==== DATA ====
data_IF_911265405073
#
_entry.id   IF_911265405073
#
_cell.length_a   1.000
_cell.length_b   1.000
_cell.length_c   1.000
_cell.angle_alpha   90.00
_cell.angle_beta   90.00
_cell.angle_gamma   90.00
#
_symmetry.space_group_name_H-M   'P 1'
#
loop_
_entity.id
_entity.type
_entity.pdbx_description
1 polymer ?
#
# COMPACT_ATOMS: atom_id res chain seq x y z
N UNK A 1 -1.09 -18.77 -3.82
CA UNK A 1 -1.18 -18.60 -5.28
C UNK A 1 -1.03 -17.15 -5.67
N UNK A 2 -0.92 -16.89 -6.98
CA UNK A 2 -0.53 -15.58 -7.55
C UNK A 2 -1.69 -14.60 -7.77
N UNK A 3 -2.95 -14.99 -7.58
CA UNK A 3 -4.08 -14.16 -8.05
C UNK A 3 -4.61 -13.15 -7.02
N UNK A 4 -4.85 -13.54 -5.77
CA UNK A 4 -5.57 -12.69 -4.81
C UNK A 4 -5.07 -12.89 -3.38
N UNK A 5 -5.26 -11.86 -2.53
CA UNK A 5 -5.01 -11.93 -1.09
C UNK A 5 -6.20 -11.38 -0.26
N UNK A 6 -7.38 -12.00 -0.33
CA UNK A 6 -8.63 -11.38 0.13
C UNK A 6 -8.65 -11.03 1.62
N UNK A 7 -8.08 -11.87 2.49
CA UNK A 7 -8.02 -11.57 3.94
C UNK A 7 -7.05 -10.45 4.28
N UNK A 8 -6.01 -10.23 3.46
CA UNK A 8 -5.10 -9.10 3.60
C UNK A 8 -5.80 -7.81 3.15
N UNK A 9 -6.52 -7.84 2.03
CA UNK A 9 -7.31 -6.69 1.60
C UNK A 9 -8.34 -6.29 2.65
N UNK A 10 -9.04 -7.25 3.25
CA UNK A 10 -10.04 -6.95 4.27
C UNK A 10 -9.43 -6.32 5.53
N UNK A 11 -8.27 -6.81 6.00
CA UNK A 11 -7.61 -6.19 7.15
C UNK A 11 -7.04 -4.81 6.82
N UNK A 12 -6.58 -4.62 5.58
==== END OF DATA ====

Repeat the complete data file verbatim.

data_IF_911265405073
#
_entry.id   IF_911265405073
#
_cell.length_a   1.000
_cell.length_b   1.000
_cell.length_c   1.000
_cell.angle_alpha   90.00
_cell.angle_beta   90.00
_cell.angle_gamma   90.00
#
_symmetry.space_group_name_H-M   'P 1'
#
loop_
_entity.id
_entity.type
_entity.pdbx_description
1 polymer ?
#
# COMPACT_ATOMS: atom_id res chain seq x y z
N UNK A 1 -1.09 -18.77 -3.82
CA UNK A 1 -1.18 -18.60 -5.28
C UNK A 1 -1.03 -17.15 -5.67
N UNK A 2 -0.92 -16.89 -6.98
CA UNK A 2 -0.53 -15.58 -7.55
C UNK A 2 -1.69 -14.60 -7.77
N UNK A 3 -2.95 -14.99 -7.58
CA UNK A 3 -4.08 -14.16 -8.05
C UNK A 3 -4.61 -13.15 -7.02
N UNK A 4 -4.85 -13.54 -5.77
CA UNK A 4 -5.57 -12.69 -4.81
C UNK A 4 -5.07 -12.89 -3.38
N UNK A 5 -5.26 -11.86 -2.53
CA UNK A 5 -5.01 -11.93 -1.09
C UNK A 5 -6.20 -11.38 -0.26
N UNK A 6 -7.38 -12.00 -0.33
CA UNK A 6 -8.63 -11.38 0.13
C UNK A 6 -8.65 -11.03 1.62
N UNK A 7 -8.08 -11.87 2.49
CA UNK A 7 -8.02 -11.57 3.94
C UNK A 7 -7.05 -10.45 4.28
N UNK A 8 -6.01 -10.23 3.46
CA UNK A 8 -5.10 -9.10 3.60
C UNK A 8 -5.80 -7.81 3.15
N UNK A 9 -6.52 -7.84 2.03
CA UNK A 9 -7.31 -6.69 1.60
C UNK A 9 -8.34 -6.29 2.65
N UNK A 10 -9.04 -7.25 3.25
CA UNK A 10 -10.04 -6.95 4.27
C UNK A 10 -9.43 -6.32 5.53
N UNK A 11 -8.27 -6.81 6.00
CA UNK A 11 -7.61 -6.19 7.15
C UNK A 11 -7.04 -4.81 6.82
N UNK A 12 -6.58 -4.62 5.58